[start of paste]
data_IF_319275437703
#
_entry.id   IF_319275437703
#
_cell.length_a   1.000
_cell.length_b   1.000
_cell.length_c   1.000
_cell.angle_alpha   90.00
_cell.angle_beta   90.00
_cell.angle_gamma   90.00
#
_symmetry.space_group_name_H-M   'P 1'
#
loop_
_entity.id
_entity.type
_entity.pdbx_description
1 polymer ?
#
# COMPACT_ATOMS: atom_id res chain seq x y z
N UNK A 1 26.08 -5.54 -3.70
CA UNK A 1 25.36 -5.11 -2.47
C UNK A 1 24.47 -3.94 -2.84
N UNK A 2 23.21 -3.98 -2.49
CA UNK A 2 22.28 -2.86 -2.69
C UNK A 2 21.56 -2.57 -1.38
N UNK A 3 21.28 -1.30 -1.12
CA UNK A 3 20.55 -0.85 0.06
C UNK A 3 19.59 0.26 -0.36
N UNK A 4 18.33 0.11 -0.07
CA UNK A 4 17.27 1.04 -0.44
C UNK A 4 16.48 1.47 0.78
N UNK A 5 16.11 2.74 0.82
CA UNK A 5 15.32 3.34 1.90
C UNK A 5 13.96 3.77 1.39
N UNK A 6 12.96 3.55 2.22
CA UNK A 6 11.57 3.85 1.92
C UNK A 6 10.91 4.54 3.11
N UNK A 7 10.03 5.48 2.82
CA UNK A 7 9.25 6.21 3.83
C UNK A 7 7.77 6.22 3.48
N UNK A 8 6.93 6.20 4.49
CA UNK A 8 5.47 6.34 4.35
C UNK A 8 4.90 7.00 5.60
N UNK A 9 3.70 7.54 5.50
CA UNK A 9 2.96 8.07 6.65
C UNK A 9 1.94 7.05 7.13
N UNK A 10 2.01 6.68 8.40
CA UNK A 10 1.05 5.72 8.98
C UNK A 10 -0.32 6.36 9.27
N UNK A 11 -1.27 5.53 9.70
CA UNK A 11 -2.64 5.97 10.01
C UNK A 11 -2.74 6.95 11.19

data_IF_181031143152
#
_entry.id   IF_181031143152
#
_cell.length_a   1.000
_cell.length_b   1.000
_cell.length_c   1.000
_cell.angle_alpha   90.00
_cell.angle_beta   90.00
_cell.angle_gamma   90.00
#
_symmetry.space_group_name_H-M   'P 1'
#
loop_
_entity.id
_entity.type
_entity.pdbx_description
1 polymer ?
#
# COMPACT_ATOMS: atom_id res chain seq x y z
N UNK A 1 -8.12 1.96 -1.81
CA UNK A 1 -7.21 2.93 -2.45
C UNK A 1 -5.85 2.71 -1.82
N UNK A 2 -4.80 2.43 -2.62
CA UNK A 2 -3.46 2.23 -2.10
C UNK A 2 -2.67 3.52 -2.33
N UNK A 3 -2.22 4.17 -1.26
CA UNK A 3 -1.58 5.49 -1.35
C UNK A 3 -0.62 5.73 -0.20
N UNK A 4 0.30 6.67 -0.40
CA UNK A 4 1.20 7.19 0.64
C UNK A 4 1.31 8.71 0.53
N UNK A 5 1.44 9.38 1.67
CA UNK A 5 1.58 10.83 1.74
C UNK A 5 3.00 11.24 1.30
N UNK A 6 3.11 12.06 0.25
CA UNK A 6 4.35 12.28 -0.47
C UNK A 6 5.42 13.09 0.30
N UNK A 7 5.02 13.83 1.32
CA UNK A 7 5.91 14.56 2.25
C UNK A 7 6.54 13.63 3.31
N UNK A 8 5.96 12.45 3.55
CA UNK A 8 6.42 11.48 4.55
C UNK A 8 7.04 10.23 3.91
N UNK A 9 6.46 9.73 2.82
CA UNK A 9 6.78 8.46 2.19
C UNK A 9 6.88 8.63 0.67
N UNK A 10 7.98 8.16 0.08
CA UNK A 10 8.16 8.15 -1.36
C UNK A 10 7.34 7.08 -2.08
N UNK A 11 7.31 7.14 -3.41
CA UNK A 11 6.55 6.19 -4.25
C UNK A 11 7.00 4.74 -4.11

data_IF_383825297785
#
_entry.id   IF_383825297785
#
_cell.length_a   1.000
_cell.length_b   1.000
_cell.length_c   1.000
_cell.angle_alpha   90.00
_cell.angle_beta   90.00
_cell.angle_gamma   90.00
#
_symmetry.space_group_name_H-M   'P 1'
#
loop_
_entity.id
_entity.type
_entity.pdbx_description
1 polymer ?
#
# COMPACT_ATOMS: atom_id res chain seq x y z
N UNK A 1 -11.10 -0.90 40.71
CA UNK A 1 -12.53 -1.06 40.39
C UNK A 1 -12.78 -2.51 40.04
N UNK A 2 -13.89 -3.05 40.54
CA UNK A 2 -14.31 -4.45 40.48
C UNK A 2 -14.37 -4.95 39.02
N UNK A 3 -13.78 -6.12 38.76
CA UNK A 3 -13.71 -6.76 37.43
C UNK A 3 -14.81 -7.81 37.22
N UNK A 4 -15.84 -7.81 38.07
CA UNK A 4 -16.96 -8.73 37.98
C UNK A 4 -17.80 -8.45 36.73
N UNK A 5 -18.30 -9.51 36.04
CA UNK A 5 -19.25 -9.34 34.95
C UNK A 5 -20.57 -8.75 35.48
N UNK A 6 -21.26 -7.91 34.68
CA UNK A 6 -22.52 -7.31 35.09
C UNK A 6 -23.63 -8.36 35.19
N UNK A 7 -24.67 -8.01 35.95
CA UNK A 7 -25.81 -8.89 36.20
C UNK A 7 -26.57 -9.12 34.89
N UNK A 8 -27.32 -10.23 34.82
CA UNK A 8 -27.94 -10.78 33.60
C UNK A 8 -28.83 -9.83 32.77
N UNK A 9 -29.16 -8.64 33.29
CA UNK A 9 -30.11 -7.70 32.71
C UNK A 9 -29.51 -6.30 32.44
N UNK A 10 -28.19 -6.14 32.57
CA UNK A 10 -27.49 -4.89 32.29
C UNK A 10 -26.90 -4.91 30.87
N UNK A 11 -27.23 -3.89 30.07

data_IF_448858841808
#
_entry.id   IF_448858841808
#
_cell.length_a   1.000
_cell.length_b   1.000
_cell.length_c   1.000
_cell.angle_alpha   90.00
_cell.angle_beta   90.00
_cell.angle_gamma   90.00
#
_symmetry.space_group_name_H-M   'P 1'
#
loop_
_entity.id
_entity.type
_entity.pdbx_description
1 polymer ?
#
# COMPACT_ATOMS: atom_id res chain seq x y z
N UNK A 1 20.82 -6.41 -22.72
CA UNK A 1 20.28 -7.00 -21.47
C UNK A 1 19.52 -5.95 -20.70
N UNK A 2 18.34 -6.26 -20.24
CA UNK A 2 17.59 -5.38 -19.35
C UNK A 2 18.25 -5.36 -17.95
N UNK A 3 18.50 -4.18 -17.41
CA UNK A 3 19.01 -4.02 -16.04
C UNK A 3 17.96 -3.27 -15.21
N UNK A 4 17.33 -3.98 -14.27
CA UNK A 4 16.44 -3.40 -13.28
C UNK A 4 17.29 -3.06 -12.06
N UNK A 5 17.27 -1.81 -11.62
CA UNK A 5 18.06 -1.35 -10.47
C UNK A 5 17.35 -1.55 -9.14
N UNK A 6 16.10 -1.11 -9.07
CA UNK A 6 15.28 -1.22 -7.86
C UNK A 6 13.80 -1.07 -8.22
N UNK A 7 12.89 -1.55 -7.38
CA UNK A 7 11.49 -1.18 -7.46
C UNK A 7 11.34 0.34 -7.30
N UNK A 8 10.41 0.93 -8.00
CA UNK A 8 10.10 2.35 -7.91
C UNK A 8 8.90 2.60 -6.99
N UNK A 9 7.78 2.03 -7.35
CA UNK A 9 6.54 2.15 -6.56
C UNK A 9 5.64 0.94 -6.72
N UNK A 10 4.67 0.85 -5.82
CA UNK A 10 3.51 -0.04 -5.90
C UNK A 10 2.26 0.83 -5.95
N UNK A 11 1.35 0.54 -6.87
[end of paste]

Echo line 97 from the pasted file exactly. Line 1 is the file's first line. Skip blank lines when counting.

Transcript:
C UNK A 8 7.04 10.23 3.91